Canada’s Dark Little Secret

November 27, 2015 Steven Laird

On Jan. 22, 2008, Academy Award-winning actor Heath Ledger was found dead in his New York apartment. He was only 28.

Rumours quickly swirled about the circumstances surrounding his death. Was he just another victim of the celebrity party scene? Did he take his own life?

But, according to the New York City chief medical examiner’s office, Ledger died from another, less obvious cause: an accidental overdose of prescription medications. Those meds were a potent mix of painkillers, sleeping pills and anti-anxiety drugs, including the opioid oxycodone.

Ledger’s death was big news, but the reason behind it? Not so much. “There are literally thousands of people like this,” said Dr. David Juurlink, general internist and clinical pharmacologist at Sunnybrook Health Sciences Centre, and Professor of Medicine and Pediatrics at the University of Toronto, at a recent ISCEBS breakfast seminar.

Opioids have been around for a long time, he explained—dating back to 3,600 BC, in fact. But the scope of how they’re used has expanded significantly over time.

Morphine was first marketed commercially in 1827, and heroin was introduced by Bayer in 1898. By the 1970s and ‘80s, many doctors were comfortable prescribing opioids for pain management in cancer patients, Juurlink said. By the ‘90s, opioids were commonly used to manage chronic pain.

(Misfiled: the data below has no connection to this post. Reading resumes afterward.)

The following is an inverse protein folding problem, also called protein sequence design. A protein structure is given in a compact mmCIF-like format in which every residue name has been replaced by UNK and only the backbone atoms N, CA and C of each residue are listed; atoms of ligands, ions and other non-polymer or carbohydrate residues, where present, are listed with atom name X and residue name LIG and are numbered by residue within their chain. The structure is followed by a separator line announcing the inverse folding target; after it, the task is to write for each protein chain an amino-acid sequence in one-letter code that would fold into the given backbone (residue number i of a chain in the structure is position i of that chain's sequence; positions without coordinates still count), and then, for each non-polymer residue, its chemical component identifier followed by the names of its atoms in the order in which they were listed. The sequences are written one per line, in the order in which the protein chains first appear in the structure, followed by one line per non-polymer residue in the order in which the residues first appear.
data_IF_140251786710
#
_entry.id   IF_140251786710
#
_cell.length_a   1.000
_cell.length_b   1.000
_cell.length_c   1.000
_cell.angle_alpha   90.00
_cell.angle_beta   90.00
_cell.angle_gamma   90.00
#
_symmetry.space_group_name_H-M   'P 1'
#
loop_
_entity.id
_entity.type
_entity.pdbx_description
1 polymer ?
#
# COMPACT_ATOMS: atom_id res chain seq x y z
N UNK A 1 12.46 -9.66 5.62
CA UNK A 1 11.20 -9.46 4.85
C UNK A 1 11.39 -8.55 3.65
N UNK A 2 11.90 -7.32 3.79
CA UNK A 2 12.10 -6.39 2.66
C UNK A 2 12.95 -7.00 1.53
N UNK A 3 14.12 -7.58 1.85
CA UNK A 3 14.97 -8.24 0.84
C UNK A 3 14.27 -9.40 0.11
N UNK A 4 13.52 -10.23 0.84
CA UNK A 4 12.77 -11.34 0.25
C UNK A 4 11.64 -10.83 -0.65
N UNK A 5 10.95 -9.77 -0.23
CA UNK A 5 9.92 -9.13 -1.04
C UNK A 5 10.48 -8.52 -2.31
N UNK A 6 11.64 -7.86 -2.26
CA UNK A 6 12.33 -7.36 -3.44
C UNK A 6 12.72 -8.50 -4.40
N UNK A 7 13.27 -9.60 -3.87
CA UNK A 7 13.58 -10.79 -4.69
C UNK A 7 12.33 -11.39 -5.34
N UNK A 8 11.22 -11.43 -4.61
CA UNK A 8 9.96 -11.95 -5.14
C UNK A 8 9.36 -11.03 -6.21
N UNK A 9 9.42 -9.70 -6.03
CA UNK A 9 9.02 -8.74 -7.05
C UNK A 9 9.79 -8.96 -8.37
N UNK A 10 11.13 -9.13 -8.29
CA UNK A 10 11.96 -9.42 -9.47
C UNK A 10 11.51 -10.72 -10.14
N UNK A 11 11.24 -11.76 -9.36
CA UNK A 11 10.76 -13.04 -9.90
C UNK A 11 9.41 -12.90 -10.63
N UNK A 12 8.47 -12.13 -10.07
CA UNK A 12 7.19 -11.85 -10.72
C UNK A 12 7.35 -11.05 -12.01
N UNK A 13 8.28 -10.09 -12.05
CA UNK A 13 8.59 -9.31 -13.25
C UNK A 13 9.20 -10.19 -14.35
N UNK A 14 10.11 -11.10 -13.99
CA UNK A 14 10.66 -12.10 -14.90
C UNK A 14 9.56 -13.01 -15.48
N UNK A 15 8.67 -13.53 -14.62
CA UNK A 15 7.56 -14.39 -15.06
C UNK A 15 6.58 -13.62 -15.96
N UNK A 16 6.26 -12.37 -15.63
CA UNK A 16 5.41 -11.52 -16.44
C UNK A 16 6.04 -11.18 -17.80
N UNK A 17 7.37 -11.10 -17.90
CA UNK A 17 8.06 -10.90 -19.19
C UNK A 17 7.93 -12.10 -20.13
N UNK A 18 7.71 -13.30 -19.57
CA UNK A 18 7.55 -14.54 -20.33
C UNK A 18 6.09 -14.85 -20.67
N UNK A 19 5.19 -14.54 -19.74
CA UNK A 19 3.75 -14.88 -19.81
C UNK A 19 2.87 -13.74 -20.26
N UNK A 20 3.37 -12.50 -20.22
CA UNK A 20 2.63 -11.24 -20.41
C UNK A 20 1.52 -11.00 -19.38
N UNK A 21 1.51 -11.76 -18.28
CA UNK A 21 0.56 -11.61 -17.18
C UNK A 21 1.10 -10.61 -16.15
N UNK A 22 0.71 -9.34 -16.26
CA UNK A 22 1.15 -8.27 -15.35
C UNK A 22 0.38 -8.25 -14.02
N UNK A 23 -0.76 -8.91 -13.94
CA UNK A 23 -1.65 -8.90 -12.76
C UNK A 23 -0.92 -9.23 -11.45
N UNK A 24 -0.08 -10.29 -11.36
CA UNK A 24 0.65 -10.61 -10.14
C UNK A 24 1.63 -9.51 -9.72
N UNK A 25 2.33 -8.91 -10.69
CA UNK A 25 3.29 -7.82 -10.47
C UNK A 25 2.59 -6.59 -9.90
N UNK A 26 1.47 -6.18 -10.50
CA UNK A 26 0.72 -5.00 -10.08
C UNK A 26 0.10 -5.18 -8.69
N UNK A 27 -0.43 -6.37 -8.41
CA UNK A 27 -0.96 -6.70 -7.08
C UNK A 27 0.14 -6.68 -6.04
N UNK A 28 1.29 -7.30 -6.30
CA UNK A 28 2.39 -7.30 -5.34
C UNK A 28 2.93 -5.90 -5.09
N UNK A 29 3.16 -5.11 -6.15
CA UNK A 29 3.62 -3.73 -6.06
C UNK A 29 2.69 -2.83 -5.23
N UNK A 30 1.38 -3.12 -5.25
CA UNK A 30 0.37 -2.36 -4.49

All of these developments have resulted in what he and others refer to as the “public health crisis” of opioid addiction.

“[Canadians] now face a public health crisis of exceptional scale – an epidemic fueled by well-meaning doctors, expectant patients and corporate interests, and perpetuated by governmental inertia.”

–       David Juurlink, Canada slow to respond to opioid addiction crisis, The Globe and Mail

But, hold on…managing pain effectively is a good thing, right? Isn’t improving quality of life, as well as quantity of life, what drugs are meant to do?

Yes. But the statistics on opioid abuse reveal a bigger issue than a single celebrity overdose.

Did you know that, in Ontario, about 10 people die accidentally from prescription opioids every week? That more years of potential life are lost to opioid use than to alcohol abuse, HIV/AIDS, pneumonia or influenza? Or that it’s possible to become dependent on an opioid after just one week of taking it?

I sure didn’t. I understood there are people who abuse painkillers, just as some abuse alcohol. But I had no idea the problem was so big—that opioid addiction leads to so many preventable deaths.

So my question is, Why aren’t more people talking about it? My generation grew up with the “Say No to Drugs” campaign…but no one really made a connection to the pill bottles in our parents’ medicine cabinets.

I think it’s partly a stigma issue. We’d like to think that only heroin addicts living on the street die from drug abuse. But evidence suggests it happens to people just like you and me, every day.

Maybe it takes a visible, public death like Ledger’s to bring the problem to light. But it won’t stay in the dark for much longer.

 

 

 

 

 

About the Author

Biography

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